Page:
When sung energetically, the resounding octave ascent at the beginning of TRURO pictures the raising of the gates. It relates providentially to the opening of another important advent hymn. Sing the first eight notes, but start on a high pitch and descend instead of ascend, and you’ll find yourself singing “Joy to the world! The Lord is come.”

“Lift Up Your Heads” is well served by TRURO’s structure of accelerated arrivals. Right from the start we’re possessed with a sense that something unstoppable is coming, and coming so near and so soon that its approach cannot be managed but only received. This is accomplished neither by speeding up the tempo nor by contracting phrase-lengths, which would make the tune difficult, but, more subtly, by timing developments within the phrase so they come at us sooner than is normal in symmetrically-conceived melodies. The norm is established by the first melodic unit of the first line of the stanza (measures 1–2, syllables 1–4). It begins on a downbeat. But the second melodic unit of the first line (syllables 5–8) begins with a pickup (“ye” in stanza 1) and thereby encroaches on the musical space of the first melodic unit. The fifth syllable comes a quarter note earlier than the downbeat. The downbeat-beginning of line 1 is then displaced in line 2 by that same pickup. The fifth syllable of line 2 (“of”), however, is no quarter-note pickup but a two-quarter-note element absorbed into the first melodic unit of the line; in other words, the fifth syllable of this line encroaches on even more space than did the fifth syllable of the first line. The sense of encroachment is heightened by our singing four quarter notes in a row—a rhythm more swift than any yet sung. Then, in line 3, we sing a transposed variant of the second melodic unit of line 1 (see diagram) but in the first half of the line so that the end seems to overtake the beginning. Both this figure and the subsequent run of quarter notes are gripped by dominant harmony. Now there is no stopping the descending scales, and we reach low “do” on the last note of line 4—in stanza 1, on the words “is here.”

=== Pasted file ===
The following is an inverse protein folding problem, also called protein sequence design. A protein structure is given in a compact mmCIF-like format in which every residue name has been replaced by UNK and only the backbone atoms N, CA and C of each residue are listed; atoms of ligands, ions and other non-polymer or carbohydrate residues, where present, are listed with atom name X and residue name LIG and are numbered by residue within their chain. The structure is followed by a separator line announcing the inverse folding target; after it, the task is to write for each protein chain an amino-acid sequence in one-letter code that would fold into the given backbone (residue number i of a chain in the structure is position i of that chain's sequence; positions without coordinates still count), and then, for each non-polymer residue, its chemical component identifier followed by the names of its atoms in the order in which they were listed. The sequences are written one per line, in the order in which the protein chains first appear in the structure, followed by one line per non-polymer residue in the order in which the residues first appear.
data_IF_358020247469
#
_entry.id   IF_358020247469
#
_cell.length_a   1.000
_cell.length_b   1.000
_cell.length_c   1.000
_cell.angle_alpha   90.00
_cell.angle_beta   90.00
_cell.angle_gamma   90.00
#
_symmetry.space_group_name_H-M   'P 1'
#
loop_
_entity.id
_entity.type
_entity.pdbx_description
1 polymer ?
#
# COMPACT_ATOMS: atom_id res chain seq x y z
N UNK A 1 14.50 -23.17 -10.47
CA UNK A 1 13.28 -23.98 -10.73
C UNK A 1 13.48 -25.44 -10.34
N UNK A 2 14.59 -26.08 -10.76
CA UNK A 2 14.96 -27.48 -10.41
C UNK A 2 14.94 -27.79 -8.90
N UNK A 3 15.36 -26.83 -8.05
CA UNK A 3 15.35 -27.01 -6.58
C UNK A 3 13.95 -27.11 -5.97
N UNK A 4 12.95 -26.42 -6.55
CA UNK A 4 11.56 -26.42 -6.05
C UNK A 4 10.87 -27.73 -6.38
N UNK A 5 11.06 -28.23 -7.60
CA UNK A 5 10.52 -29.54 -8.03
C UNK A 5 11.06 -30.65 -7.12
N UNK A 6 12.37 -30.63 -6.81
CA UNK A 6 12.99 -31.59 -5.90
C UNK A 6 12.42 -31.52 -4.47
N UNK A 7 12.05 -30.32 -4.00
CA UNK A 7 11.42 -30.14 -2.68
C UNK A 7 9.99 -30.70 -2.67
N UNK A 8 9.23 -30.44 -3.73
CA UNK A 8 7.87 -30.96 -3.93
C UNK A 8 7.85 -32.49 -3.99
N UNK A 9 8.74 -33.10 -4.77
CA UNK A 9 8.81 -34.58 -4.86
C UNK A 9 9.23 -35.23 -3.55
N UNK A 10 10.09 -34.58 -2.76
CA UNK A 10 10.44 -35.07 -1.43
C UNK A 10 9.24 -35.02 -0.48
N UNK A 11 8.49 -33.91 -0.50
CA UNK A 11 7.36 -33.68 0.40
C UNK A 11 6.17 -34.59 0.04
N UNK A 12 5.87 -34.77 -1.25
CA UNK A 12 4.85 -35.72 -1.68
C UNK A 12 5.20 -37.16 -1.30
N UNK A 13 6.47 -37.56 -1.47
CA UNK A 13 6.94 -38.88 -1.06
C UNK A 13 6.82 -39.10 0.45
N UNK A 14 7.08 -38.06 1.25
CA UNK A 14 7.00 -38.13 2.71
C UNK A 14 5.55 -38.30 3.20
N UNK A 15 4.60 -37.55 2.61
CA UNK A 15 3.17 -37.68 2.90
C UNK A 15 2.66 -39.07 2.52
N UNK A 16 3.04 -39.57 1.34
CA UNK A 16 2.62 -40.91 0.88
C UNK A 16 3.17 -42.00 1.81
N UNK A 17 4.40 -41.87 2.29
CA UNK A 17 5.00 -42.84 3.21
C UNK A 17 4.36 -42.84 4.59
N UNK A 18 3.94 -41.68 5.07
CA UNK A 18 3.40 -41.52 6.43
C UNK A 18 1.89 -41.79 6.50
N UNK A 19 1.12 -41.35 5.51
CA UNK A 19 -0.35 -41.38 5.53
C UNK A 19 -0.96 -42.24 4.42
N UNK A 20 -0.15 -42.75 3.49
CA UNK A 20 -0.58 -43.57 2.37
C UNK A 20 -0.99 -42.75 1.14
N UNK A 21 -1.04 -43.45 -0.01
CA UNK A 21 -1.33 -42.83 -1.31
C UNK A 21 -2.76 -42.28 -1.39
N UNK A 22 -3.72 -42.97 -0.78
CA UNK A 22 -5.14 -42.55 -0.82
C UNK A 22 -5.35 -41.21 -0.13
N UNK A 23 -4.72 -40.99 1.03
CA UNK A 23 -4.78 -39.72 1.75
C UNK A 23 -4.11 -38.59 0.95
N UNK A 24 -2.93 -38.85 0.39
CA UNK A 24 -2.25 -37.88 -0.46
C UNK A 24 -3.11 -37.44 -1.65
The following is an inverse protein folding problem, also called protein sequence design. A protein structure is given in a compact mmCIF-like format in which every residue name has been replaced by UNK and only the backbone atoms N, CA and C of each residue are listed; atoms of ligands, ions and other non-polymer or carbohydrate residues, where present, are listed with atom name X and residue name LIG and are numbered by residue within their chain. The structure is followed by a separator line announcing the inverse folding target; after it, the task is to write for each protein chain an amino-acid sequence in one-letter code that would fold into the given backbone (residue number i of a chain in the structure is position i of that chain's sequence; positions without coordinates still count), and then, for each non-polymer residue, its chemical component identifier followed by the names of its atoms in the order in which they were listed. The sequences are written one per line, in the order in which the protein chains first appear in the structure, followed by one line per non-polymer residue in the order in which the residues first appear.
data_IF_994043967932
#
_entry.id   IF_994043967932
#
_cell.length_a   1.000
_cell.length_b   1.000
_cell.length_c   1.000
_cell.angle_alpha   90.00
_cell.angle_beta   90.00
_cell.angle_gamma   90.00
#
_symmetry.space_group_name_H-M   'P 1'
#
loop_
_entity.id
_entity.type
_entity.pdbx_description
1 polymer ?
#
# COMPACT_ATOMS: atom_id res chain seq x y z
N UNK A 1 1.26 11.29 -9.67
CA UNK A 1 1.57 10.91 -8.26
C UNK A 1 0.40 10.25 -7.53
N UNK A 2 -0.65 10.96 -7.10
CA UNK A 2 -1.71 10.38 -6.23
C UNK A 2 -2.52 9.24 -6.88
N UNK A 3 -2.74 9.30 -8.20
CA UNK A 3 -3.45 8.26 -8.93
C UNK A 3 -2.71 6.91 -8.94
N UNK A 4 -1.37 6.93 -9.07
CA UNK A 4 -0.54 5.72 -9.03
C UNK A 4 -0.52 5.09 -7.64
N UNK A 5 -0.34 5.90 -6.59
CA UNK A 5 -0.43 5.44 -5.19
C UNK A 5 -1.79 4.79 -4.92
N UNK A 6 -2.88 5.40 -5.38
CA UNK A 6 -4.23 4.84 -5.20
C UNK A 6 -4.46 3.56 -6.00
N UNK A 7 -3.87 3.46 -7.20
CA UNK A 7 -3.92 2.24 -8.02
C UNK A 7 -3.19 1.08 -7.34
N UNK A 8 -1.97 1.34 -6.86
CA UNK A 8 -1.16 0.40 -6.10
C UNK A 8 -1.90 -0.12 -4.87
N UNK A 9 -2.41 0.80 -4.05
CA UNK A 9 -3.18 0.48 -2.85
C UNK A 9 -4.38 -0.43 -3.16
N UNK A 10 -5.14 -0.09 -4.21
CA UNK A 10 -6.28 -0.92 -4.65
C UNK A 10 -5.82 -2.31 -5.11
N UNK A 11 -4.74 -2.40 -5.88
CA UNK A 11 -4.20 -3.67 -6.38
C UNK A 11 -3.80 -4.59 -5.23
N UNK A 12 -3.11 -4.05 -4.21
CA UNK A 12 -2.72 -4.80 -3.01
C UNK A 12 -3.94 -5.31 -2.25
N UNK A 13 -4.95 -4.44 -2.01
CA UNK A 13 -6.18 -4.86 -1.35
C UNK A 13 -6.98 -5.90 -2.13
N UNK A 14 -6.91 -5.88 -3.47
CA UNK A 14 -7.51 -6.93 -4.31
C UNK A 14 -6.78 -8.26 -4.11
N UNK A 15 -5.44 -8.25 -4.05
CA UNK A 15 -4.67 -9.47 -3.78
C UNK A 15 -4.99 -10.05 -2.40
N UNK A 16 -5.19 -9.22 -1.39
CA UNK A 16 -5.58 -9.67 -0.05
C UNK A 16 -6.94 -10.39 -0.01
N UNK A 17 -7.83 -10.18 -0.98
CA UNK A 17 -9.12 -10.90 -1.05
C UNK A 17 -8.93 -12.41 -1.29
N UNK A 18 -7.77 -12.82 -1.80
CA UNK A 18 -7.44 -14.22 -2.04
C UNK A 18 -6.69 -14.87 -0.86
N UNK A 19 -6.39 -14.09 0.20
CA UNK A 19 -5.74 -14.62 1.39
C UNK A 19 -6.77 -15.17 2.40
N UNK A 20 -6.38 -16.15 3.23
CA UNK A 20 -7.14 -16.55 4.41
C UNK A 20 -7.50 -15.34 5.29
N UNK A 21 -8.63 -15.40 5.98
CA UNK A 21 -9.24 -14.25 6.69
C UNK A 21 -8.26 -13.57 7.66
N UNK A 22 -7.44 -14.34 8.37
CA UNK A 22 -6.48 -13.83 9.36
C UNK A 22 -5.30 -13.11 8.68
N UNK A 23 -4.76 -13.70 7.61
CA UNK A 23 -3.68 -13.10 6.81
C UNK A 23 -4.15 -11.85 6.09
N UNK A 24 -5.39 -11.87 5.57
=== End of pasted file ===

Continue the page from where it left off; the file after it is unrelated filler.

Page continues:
Both Weissel’s and Winkworth’s original stanzas were eight lines long, not four. The poem as printed above omits the second half of every stanza. If a congregation were to sing the stanzas whole, they could use Johann Freylinghausen’s outstanding tune MACHT HOCH DIE TÜR, a practice we heartily condone. Lutherans do this, although their versions of the words are, in our judgment, inferior to Winkworth’s own 1863 revision (see the text, but not the tune, of item 25 in The Chorale Book for England, 1863).